Qiu Zhijie was born in 1969 in Zhangzhou, China, and lives and works in Beijing and Hangzhou. He is known for his text- and calligraphy-based practice, which encompasses photography, performance, installation, painting, video and explores the struggle of self-assertion, particularly with reference to Chinese history.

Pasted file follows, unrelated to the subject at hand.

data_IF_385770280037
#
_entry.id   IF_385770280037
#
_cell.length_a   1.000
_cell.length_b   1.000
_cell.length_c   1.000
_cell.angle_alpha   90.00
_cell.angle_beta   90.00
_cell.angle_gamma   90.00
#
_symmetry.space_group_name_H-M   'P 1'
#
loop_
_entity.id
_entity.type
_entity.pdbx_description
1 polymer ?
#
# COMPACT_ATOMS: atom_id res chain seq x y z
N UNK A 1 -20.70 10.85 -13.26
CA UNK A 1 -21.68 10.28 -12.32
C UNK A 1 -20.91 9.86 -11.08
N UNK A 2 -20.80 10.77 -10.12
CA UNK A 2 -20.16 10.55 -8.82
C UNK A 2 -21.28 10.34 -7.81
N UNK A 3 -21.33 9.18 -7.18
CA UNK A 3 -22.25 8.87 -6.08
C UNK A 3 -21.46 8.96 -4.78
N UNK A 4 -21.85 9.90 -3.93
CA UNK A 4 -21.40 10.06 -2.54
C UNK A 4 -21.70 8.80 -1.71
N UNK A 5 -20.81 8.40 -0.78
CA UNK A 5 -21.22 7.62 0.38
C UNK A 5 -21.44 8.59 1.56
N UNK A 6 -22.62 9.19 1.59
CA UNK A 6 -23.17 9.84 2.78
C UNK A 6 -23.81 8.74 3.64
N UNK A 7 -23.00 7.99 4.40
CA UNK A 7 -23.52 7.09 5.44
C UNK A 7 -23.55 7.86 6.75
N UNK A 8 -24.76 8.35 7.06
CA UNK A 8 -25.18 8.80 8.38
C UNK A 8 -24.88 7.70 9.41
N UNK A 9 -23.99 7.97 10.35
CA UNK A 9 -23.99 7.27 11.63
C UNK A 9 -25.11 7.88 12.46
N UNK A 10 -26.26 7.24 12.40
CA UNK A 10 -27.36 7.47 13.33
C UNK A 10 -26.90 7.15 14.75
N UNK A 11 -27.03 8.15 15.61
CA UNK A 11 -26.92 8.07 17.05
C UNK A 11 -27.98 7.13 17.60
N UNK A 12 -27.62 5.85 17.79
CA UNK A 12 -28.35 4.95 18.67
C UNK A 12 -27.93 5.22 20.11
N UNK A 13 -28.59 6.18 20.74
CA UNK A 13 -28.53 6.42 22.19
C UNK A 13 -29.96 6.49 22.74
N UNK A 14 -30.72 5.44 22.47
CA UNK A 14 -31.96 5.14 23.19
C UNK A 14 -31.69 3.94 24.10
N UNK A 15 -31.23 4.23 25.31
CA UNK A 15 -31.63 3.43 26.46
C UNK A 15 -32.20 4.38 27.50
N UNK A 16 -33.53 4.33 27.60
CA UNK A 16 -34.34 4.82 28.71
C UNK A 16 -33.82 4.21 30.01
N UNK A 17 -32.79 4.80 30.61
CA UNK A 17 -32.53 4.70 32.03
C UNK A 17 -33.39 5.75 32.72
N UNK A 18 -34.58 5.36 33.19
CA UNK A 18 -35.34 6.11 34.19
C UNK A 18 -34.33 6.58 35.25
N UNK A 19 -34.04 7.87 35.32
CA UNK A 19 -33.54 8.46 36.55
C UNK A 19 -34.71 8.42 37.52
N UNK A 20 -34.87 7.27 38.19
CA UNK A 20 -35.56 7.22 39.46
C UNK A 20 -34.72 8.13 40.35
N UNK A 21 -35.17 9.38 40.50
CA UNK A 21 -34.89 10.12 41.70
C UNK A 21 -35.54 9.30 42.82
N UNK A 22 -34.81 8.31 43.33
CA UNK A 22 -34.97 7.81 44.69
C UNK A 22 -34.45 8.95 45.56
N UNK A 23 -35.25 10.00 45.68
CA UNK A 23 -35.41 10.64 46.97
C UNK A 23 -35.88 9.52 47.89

In 1992, he graduated from the Printmaking department of the Zhejiang Academy of Fine Arts (now China Academy of Art), Hangzhou. The artist’s break-through exhibition was in 1992 with China’s New Art, Post-1989 at the Hanart Gallery and Hong Kong Arts Centre. By 1999, his work began receiving international interest with his inclusion in Revolutionary Capitals: Beijing-London, the Institute of Contemporary Arts, London. In 2005, his work was exhibited in the Victoria and Albert Museum‘s Between Past And Future: New Photography And Video From China, including Tattoo 1, which explores Qiu’s assertion that in our media-saturated age, “signs and codes have overpowered actual human beings, and our bodies have become merely their vehicles.” The character bu-meaning “no”-is written across the artist’s body and on the wall behind him, creating the illusion that it floats free of the body. The ironic mixture of an ancient method of transmitting texts with contemporary content provokes people to rethink the relationship between tradition and today’s society. He is also a curator, art critic and professor. He has exhibited in solo and group shows throughout the world at prestigious institutions and events, including MoMA PS1 (1998) and Queen’s Museum (2001), both New York; The Sao Paulo Biennale (2002); The Shanghai Biennale (2004); The Moscow Biennale (2007); Fondazione Querini Stampalia (2013), Venice; the 56th Venice Biennale (2015) and Fondazione Berengo (2015), Venice. He was the curator for the 2012 Shanghai Biennale. He is currently a professor in the School of Cross-Medium Art at the China Academy of Art.